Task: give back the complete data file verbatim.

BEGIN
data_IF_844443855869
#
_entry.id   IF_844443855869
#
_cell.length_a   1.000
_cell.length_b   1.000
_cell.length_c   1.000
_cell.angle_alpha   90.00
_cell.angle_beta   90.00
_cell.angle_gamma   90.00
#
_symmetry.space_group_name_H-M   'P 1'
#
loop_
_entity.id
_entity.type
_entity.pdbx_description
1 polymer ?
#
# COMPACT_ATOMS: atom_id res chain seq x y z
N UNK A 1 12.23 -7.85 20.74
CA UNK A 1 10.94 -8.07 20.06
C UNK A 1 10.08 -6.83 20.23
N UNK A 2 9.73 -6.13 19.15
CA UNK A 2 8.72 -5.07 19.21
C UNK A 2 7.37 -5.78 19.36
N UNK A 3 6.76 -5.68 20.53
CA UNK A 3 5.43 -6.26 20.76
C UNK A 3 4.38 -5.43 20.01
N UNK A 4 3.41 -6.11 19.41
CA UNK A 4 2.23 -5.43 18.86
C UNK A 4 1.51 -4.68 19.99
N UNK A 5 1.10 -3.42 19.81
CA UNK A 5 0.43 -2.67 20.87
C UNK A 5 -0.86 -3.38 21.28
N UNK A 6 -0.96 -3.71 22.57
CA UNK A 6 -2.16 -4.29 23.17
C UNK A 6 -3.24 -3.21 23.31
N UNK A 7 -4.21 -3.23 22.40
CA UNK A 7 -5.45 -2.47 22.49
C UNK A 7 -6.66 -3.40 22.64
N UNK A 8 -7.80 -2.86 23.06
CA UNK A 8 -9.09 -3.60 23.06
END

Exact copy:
data_IF_844443855869
#
_entry.id   IF_844443855869
#
_cell.length_a   1.000
_cell.length_b   1.000
_cell.length_c   1.000
_cell.angle_alpha   90.00
_cell.angle_beta   90.00
_cell.angle_gamma   90.00
#
_symmetry.space_group_name_H-M   'P 1'
#
loop_
_entity.id
_entity.type
_entity.pdbx_description
1 polymer ?
#
# COMPACT_ATOMS: atom_id res chain seq x y z
N UNK A 1 12.23 -7.85 20.74
CA UNK A 1 10.94 -8.07 20.06
C UNK A 1 10.08 -6.83 20.23
N UNK A 2 9.73 -6.13 19.15
CA UNK A 2 8.72 -5.07 19.21
C UNK A 2 7.37 -5.78 19.36
N UNK A 3 6.76 -5.68 20.53
CA UNK A 3 5.43 -6.26 20.76
C UNK A 3 4.38 -5.43 20.01
N UNK A 4 3.41 -6.11 19.41
CA UNK A 4 2.23 -5.43 18.86
C UNK A 4 1.51 -4.68 19.99
N UNK A 5 1.10 -3.42 19.81
CA UNK A 5 0.43 -2.67 20.87
C UNK A 5 -0.86 -3.38 21.28
N UNK A 6 -0.96 -3.71 22.57
CA UNK A 6 -2.16 -4.29 23.17
C UNK A 6 -3.24 -3.21 23.31
N UNK A 7 -4.21 -3.23 22.40
CA UNK A 7 -5.45 -2.47 22.49
C UNK A 7 -6.66 -3.40 22.64
N UNK A 8 -7.80 -2.86 23.06
CA UNK A 8 -9.09 -3.60 23.06